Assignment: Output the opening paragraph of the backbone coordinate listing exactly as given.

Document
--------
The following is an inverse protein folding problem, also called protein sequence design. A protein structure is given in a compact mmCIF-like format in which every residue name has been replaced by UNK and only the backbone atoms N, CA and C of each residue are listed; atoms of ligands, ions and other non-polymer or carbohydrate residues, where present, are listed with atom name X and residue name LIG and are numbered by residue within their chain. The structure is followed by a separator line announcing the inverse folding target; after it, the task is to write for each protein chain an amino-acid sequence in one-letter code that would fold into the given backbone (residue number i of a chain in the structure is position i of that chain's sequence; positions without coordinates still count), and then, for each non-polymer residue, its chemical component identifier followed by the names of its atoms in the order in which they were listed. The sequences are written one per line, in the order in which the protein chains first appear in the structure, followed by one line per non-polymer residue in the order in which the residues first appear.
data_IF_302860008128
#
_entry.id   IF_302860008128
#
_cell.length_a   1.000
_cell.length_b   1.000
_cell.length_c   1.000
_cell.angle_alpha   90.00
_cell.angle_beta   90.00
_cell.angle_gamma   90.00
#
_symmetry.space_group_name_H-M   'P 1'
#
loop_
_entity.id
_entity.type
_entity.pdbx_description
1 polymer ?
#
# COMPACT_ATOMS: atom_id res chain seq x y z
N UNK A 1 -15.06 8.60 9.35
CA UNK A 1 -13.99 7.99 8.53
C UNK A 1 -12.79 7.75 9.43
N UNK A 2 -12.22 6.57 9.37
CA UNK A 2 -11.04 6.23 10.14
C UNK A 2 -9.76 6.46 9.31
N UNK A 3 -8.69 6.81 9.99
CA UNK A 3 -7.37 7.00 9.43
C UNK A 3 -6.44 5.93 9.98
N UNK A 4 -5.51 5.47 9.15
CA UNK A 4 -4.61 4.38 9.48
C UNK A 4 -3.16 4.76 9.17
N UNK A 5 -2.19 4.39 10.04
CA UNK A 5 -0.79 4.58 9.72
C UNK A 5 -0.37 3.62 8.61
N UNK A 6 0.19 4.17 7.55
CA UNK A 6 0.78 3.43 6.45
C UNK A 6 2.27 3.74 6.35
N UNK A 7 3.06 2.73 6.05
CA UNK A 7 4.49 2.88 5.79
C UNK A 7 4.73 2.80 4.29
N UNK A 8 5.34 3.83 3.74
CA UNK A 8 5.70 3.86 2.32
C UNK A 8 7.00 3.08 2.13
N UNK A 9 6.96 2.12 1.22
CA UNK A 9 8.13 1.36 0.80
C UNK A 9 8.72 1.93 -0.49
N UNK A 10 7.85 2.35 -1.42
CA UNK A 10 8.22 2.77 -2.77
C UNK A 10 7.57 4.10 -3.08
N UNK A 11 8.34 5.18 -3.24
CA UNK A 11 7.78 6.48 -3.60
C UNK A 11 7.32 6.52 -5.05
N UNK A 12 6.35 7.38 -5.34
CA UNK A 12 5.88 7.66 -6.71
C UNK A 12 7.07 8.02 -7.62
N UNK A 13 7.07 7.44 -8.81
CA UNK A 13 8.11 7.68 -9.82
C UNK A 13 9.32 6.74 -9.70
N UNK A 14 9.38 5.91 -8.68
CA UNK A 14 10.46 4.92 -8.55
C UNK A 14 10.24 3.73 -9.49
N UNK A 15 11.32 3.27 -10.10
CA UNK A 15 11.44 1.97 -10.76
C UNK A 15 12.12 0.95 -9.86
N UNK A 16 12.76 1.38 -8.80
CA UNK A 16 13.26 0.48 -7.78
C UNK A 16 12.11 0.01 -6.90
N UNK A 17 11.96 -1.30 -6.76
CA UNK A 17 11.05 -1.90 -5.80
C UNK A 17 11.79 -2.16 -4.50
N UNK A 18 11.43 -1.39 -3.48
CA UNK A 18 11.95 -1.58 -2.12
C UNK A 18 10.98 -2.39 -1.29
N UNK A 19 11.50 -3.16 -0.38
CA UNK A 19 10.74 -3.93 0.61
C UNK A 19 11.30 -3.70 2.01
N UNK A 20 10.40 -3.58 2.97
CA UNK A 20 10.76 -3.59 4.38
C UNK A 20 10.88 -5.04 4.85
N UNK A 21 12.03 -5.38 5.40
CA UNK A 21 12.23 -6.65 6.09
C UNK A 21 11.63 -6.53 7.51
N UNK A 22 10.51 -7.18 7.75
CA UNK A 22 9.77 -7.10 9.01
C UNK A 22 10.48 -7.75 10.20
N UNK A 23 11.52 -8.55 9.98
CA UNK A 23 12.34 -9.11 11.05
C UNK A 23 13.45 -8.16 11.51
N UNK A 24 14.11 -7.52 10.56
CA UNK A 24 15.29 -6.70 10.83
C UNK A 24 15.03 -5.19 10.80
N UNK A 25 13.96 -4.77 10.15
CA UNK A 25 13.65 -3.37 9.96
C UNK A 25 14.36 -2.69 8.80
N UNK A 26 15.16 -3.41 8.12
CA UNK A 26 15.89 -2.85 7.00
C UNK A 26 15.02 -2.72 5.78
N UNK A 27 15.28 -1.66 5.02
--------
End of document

The following is an inverse protein folding problem, also called protein sequence design. A protein structure is given in a compact mmCIF-like format in which every residue name has been replaced by UNK and only the backbone atoms N, CA and C of each residue are listed; atoms of ligands, ions and other non-polymer or carbohydrate residues, where present, are listed with atom name X and residue name LIG and are numbered by residue within their chain. The structure is followed by a separator line announcing the inverse folding target; after it, the task is to write for each protein chain an amino-acid sequence in one-letter code that would fold into the given backbone (residue number i of a chain in the structure is position i of that chain's sequence; positions without coordinates still count), and then, for each non-polymer residue, its chemical component identifier followed by the names of its atoms in the order in which they were listed. The sequences are written one per line, in the order in which the protein chains first appear in the structure, followed by one line per non-polymer residue in the order in which the residues first appear.